Three cuts later I was stinging a bit but I stopped crying and had a great night's sleep for the first time in ages.

    It continued. I moved from the mirror to a razorblade. Every time I did it I hated myself the next day. Why was I doing this? Surely it's what 16-year-olds do? It didn't hurt at the time but it did for days afterwards. I worried about infection. I worried about scars. I'd keep lifting my shirt in private to look at what I was doing. I made sure I would never be seen by my housemates walking between the shower and my room. I'd also linked it (incorrectly) with a need to sleep. I'd stopped drinking, which I had been doing to excess just to numb everything and let me get off at night; cutting myself seemed to be a replacement for that.

    I told a friend what I was doing, and then I went to the doctor, and told him. I was in the loop for a referral to a gateway worker for an assessment and that was pushed along a bit faster. The doctor told me the pills would just need a bit of time to work. So I went home.

    More time passed and I kept cutting; every few days, maybe once a week. In total I was doing it for about a month, by which time I had my assessment, and we decided I should put my dose of citalopram up to 40mg. At the same time I asked for sleeping pills and got them. Then I went to cut myself one last time, slipped, cut my thumb open far worse than I had wanted to cut myself and ran around the house like a little kid, swearing, dripping blood and laughing to myself at the irony of it. That was pretty much the last time I did it.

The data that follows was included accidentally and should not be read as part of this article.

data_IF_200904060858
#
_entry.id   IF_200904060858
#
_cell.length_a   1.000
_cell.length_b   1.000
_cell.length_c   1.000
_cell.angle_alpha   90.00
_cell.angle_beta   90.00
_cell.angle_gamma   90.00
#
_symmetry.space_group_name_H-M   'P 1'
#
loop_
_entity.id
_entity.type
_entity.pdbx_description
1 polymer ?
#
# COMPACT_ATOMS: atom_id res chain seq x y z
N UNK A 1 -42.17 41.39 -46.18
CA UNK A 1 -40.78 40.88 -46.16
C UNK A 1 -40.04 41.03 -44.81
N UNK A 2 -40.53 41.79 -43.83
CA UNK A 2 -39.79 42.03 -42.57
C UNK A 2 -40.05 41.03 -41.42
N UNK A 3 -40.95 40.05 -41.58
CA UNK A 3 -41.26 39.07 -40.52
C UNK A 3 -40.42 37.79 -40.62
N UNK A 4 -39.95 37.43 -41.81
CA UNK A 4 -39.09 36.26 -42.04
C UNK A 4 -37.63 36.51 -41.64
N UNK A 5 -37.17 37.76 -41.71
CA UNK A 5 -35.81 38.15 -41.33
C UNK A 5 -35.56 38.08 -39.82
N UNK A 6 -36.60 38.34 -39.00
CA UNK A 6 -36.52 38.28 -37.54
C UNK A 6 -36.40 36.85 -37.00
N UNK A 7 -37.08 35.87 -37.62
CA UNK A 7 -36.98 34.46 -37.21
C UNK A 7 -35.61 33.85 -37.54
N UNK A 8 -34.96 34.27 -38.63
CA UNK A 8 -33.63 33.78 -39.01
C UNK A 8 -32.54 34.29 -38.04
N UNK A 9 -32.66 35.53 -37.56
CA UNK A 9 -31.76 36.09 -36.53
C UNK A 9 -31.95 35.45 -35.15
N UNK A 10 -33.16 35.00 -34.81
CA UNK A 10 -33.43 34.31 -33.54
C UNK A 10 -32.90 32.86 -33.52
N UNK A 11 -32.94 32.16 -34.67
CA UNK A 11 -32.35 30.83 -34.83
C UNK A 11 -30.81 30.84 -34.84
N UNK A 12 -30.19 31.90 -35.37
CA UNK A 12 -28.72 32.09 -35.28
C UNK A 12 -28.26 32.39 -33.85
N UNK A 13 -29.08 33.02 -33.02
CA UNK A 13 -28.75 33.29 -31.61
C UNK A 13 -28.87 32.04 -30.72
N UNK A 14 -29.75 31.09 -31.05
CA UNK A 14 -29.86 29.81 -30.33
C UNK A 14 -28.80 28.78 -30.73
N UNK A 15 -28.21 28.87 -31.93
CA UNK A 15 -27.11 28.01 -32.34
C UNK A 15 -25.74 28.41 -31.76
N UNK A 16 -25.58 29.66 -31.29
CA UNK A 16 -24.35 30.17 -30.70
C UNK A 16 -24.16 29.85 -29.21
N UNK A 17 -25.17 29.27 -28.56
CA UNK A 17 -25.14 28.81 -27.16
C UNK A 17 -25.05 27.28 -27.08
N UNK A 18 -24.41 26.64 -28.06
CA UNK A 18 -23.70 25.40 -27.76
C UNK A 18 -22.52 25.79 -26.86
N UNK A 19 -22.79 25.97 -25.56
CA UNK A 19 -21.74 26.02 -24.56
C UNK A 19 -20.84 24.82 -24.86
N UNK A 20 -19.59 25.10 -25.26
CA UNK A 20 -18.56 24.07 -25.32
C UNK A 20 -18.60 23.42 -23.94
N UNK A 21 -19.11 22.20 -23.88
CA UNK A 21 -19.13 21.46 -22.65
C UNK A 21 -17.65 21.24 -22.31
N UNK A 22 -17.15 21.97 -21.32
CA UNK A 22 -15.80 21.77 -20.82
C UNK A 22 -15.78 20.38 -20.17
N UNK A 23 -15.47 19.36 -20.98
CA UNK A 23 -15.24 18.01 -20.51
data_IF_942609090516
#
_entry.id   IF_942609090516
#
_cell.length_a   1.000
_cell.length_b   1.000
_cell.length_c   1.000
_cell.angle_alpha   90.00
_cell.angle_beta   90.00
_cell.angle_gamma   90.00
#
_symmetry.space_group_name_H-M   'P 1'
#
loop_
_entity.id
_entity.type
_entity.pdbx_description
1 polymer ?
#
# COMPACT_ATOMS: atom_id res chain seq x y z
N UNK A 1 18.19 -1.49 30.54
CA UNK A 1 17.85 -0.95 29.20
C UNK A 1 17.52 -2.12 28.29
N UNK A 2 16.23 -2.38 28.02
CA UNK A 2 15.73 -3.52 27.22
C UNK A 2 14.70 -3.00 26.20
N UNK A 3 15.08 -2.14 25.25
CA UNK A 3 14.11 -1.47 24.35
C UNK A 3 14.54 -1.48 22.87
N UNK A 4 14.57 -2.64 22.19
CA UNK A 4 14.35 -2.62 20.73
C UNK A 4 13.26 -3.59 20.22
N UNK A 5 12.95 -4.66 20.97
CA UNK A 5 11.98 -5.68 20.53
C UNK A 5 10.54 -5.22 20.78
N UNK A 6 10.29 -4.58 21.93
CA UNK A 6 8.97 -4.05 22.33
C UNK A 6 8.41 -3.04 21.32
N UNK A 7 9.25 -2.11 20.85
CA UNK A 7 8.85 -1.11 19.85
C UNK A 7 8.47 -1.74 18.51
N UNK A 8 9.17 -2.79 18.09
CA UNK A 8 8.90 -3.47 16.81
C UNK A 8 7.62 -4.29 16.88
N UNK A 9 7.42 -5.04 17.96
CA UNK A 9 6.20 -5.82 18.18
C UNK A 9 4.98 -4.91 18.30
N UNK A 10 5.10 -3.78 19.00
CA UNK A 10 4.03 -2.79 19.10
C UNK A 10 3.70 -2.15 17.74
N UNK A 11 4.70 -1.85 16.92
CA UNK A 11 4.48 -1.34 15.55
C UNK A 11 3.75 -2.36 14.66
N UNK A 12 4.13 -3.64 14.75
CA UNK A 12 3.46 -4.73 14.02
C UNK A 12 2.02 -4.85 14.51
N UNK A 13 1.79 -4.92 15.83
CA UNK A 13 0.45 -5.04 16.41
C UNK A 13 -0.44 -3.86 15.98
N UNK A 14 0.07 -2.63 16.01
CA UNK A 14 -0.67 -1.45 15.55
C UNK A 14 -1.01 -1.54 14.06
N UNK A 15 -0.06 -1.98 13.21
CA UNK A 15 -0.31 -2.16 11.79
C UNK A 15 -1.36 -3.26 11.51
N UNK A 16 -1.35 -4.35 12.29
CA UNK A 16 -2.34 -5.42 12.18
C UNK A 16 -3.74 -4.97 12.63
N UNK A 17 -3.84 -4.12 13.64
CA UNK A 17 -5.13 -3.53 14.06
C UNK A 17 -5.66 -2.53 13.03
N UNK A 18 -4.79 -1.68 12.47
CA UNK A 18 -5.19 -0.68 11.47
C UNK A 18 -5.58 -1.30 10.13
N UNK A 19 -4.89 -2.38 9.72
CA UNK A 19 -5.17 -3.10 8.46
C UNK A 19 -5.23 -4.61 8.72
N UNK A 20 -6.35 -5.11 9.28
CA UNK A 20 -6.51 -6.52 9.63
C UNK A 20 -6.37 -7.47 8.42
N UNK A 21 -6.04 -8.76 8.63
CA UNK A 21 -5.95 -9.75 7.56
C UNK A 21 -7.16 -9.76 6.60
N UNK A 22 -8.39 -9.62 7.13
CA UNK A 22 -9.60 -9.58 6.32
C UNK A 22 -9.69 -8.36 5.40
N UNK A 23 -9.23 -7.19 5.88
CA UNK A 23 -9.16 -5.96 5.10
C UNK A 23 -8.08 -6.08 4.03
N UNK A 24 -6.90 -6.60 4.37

I moved then on to being dependent on sleeping pills to get to sleep; now I have nothing. I'm mostly OK I think but I struggle to get to sleep. I get really tired in the evening but when I go to bed I wake up and spend hours laying there.

    Last week, though, I went to another wedding. I met a pretty girl. I made an idiot of myself, not drinking with anyone else, not dancing, spending long periods sitting on my own while everyone had fun. I tried to talk to her but mostly bottled it. I decided that night that I'll probably be single for a very long time. I'm waiting to hear about group therapy ("the group will help with understanding the value of relationships" apparently - I know the value but feel doomed never to have one again). So I got very low again. The next morning, I cut myself again. Spent the day very very low. And I had my first panic attack later that day. I was driving home, thinking about driving off the road into a ditch, and a car was behind me. I looked at my speedo and noticed I was doing about 25 miles an hour and all of a sudden I started crying and hyperventilating. I had to pull over and call a friend to come help me get home. It wasn't a great day.